Saturday, 21 June 2014
Sunday Times Where Was I? Holiday Competition
Near as I can figure it, through the possibly flawed perceptual filters of my own reality tunnel, the most likely answers this week, seem to me to be:
Q2. Noel Hill (First Lord Berwick)
внимание друзья! Noel Hill is listed in some references, as first Baron Berwick but the National Trust, who look after Attingham Park, call him '1st Lord Berwick'.
The initial clues seem to place us around six miles north north west of Shrewsbury, which is listed as the county town of Shropshire. There were two castles in that area at one time, Wilcott castle near Nesscliffe and Shrawardine castle (parts of which lie either side of the river Severn). Shrawardine is the most likely fit with the clues, as it seems to have been destroyed by the Welsh c 1215 (by a force led by Llewelyn ap Iowerth). Some sources claim that it was rebuilt by John Fitz Alan (c 1244) and renamed 'Castle Isabela', after his wife. From the photographs of it, there seem to be only a few stones left standing on the site.
A ruined fortified manor house built c 13th century for Robert Burnell, a bishop who was appointed chancellor (c 1274), is most likely Acton Burnell castle, which lies around seven miles or so, south east of Shrewsbury.
An estate which sits four miles east/south east of Shrewsbury, is probably Attingham Park. The National Trust website, claims that it was built by the first Lord Berwick, who from a quick check of some of his biographies, was called Noel Hill (born c 1745 and appointed mp for Shrewsbury c 1768).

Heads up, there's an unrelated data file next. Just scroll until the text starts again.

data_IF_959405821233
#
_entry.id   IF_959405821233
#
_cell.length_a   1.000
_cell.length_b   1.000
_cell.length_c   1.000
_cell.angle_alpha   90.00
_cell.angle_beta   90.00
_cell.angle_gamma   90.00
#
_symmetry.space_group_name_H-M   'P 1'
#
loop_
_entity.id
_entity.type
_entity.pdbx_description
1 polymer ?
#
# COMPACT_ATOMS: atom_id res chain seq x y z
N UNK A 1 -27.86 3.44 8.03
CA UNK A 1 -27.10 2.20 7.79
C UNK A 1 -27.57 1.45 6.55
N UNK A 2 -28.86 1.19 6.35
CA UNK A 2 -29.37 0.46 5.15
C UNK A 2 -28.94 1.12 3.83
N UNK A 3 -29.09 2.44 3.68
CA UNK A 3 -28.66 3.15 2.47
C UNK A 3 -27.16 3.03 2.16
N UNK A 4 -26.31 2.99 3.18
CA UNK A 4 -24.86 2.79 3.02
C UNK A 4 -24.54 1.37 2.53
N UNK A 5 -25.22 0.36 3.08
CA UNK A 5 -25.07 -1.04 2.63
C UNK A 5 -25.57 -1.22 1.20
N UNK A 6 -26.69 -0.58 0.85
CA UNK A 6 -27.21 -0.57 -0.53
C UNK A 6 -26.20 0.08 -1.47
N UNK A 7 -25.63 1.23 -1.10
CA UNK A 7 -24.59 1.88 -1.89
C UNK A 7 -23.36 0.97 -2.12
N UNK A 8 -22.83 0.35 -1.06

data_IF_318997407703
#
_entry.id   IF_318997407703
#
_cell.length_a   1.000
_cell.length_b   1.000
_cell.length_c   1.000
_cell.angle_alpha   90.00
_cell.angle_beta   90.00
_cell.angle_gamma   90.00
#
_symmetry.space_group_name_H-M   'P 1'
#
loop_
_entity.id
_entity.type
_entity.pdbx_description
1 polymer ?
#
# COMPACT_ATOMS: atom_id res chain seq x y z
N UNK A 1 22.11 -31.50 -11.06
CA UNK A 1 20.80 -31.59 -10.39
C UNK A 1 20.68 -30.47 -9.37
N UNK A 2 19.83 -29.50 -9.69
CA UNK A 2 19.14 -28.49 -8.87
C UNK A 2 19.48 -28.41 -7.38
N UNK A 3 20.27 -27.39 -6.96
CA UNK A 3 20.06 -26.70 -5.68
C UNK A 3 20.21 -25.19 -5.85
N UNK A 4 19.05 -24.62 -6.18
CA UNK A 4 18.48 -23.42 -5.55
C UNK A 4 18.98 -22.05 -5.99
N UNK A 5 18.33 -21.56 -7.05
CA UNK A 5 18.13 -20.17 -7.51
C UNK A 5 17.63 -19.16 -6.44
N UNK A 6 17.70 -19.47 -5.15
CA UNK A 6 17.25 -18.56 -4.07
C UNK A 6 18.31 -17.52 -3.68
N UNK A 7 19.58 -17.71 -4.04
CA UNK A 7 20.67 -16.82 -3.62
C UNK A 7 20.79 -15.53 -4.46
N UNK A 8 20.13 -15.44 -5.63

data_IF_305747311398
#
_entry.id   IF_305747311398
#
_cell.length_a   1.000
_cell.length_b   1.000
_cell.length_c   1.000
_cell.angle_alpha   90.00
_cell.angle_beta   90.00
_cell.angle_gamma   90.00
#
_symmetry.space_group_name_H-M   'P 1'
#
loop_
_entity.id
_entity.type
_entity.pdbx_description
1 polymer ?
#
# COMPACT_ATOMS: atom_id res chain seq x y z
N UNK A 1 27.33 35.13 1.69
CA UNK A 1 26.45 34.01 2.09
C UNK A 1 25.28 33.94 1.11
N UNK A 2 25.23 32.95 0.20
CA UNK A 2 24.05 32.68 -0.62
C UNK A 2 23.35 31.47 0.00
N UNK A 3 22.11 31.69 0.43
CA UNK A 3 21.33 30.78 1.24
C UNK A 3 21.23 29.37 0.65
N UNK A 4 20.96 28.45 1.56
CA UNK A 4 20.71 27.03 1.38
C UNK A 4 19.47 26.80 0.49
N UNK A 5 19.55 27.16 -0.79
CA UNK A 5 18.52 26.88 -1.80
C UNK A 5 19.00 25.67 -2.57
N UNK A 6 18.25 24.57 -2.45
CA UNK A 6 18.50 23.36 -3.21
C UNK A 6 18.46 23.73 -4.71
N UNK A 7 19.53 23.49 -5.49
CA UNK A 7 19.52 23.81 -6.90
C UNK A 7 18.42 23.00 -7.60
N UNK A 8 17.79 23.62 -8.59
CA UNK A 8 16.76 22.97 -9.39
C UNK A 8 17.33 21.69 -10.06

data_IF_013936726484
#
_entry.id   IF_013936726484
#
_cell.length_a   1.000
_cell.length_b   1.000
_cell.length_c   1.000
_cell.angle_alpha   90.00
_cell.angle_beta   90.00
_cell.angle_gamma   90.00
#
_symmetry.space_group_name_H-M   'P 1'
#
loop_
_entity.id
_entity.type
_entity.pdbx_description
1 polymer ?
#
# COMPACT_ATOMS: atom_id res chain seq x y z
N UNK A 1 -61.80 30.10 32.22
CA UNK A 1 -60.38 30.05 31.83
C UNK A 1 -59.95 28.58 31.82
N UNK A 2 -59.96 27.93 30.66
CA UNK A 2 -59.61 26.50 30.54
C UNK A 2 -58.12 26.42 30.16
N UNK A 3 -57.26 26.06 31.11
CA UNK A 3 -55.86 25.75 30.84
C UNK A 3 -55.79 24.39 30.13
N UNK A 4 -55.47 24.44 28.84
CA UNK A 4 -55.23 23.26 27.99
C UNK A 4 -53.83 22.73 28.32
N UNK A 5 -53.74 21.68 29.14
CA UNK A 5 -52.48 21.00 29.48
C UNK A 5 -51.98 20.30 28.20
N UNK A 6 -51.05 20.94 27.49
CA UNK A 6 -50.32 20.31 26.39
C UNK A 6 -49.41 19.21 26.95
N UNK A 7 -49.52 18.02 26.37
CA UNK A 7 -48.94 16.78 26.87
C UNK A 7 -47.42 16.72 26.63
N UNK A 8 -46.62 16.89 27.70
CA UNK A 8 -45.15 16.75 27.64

A ruined abbey which is situated three miles north east of the town centre is most likely to be Haughmond Abbey, which English heritage claim has a substantially surviving chapter house with a frontage richly bedecked with twelfth and fourteenth century carving and statuary.
Travelling five and a half miles from the abbey, would bring us into the vicinity of Morton Corbett castle, which English heritage say is a ruined medieval castle and a Tudor manor house which once belonged to the Corbetts. The house was destroyed during the English civil war. Two miles north west of Haughmond abbey, is the site of the battle of Shrewsbury (c 21st July 1403). This looks to have been a bit of a donnybrook involving the exchange of a very large number of arrows, between the Lancastrian king, Henry IV and a gang of hooligans, led by Henry 'Harry Hotspur' Percy (aus Northumberland). The Northumbrians seem to have lost this battle.
Posted by The East Ender Himself at 17:43